Simple plyometric exercises: Hops, bounds, skips, pogo jumps, jump to stick, squat jumps, single leg variations, vertical jumps, medicine ball throws and tosses.

Conditioning (if necessary and time allowing): Depending on the time you have with your athlete in a training session, conditioning may or may not be a priority. Challenging your athlete with various types of conditioning that they have not been exposed to is a way to train them differently, build up their work capacity and can be a great finish to a training session.

Mixing up the Training Stimulus
Try to stay away from solely using barbells and dumbbells for every exercise. For example, instead of a walking lunge using a kettlebell in a goblet carry or various carry, try a medicine ball held to the chest, or in a different position, or using a weighted vest.  Changing it up can also be beneficial when working with younger athletes because it keeps them interested and focused on the task when it’s something they haven’t done before.  The body doesn’t care if it’s a 15 lb medicine ball vs a 15 lb weight vest, but this can keep an athlete engaged in the training because it’s interesting.

Key Notes When Training the Multi-Sport Youth Athlete
• Build up the athlete as a whole from the bottom up, build a sound-moving body, not necessarily a better football, softball, baseball, soccer player.
• Find movement or muscular imbalances that you can fix that will help them perform better in all of their sports
• Mix it up often, using various training stimuli to better train the overall movement
• Teach them to move through a full range of motion and slow things down to emphasize proper musculature firing and technique.
• Proper core stability and firing, joint stability and strength are important when it comes to injury reduction and should be highlighted in every program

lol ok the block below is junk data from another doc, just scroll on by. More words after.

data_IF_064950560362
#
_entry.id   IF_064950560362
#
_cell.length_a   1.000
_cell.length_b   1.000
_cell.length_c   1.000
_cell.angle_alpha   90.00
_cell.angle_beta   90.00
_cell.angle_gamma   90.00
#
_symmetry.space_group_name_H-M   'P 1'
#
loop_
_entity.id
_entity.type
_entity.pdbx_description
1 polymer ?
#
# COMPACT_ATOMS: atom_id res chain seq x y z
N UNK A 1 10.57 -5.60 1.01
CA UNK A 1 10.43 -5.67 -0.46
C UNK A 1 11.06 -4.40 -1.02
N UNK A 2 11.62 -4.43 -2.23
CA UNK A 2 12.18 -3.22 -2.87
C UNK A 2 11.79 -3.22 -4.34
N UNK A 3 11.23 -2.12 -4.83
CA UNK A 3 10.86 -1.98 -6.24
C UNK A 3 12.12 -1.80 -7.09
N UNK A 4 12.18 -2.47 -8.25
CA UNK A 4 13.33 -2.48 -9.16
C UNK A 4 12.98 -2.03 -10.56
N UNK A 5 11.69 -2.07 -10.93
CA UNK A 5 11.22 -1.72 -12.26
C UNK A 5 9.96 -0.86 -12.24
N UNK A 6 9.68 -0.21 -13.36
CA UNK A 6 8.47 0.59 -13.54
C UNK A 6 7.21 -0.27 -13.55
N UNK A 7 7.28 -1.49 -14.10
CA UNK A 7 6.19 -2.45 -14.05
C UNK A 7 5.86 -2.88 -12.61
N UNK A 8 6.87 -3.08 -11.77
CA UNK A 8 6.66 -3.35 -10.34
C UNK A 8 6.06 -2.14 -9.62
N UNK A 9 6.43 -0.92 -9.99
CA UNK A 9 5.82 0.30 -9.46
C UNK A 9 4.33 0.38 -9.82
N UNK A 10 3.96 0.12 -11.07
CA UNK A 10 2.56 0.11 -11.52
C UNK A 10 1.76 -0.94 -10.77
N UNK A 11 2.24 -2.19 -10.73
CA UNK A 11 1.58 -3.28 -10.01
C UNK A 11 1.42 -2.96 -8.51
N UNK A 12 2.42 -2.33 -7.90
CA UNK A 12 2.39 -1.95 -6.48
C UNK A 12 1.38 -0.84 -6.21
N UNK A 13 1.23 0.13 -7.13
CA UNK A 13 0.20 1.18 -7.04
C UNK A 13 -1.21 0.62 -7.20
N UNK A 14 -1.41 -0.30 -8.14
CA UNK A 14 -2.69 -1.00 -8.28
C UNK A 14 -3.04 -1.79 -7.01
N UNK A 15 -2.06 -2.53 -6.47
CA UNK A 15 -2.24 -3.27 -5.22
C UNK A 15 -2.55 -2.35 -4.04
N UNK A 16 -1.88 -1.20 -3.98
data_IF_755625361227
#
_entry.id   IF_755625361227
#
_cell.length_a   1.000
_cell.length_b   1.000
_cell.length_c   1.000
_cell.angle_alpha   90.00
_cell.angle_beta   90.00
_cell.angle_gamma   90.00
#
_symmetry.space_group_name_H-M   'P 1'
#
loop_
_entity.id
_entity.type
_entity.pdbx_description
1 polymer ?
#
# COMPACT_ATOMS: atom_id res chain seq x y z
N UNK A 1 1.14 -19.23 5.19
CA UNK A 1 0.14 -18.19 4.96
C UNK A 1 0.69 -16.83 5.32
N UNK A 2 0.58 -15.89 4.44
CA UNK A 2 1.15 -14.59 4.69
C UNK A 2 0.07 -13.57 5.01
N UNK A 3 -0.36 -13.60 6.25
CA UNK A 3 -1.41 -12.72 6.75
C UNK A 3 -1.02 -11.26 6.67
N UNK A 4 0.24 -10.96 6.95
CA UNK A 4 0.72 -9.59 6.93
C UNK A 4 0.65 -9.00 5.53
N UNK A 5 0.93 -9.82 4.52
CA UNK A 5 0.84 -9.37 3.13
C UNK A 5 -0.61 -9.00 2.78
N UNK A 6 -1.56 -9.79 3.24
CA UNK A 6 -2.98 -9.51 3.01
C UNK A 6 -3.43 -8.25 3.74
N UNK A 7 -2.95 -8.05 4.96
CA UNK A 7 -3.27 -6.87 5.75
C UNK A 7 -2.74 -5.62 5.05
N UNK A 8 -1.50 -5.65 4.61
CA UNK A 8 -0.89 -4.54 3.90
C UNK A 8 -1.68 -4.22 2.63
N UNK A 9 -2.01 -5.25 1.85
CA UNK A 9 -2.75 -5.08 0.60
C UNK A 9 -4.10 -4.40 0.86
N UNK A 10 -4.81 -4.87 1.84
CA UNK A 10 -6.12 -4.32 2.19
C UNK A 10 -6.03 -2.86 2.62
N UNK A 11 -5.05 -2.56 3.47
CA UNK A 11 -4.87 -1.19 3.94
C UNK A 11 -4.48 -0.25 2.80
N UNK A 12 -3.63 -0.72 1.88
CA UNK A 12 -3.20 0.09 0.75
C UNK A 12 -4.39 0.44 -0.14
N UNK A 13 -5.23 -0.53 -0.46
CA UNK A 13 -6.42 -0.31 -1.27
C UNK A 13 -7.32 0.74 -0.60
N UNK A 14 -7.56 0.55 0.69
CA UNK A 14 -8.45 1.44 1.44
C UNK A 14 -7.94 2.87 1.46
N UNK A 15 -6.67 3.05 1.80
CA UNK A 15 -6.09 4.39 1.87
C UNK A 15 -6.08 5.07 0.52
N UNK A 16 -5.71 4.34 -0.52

• Teach healthy recovery protocols early on
• Create enough stress to stimulate adaptation without inducing unnecessary fatigue

Allowing athletes to play multiple sports is a great way to prevent overuse injuries, but training them to become better all-around athletes can be the best way to produce long-term health and success.

Jordan Tingman – CSCS*, USAW L1, ACE CPT, CFL1 is a graduate of Washington State University with a B.S. in Sports Science with a Minor in Strength and Conditioning. She completed internships with the strength & conditioning programs at both Washington State University and Ohio State University, and is currently a Graduate Assistant S & C Coach at Eastern Washington University.

 

The IYCA’s Principles of Athletic Strength & Conditioning textbook covers how to train the multi-sport athlete in great depth as well as many other topics related to developing athletes.  The PASC book includes contributions from 17 top professionals including college, high school and professional-level coaches.  Click on the image below to learn more:

 

Bodyweight Training Progressions – Jordan Tingman

bodyweight training exercises - plyo push upsAsk any strength coach, and they will tell you that most athletes lack strength, control and mobility in many basic bodyweight training exercises. Utilizing bodyweight training, “can result in both physical strength and stamina” (Harrison, 2010).  This is why bodyweight training progressions are such an important part of any strength training program.

We often think that bodyweight training is very simple, so we don’t spend much time thinking about it.  We want to rush into more advanced training methods because they seem more exciting.  Unfortunately, when we skip over fundamentals, it catches up to us down the road.  Spending time teaching and perfecting bodyweight training exercises has the potential to pay big dividends as athletes mature, so this should be an integral part of any youth training program.

When it comes to younger or female athletes, upper body exercises such as the pull up or push up tend to be difficult. With the squat, maintaining proper posture is difficult for many athletes due to a wide variety of mobility or kinesthetic awareness issues.

Instead of being taken through a proper progression, we often see athletes struggle through sloppy reps or force themselves into positions they can’t maintain.  Fortunately, there are ways to modify these exercises that allow athletes to perform them correctly while utilizing the correct muscles.

This article will highlight three of the basic bodyweight training exercises that are often performed incorrectly, and it will describe simple progressions to ensure long-term success.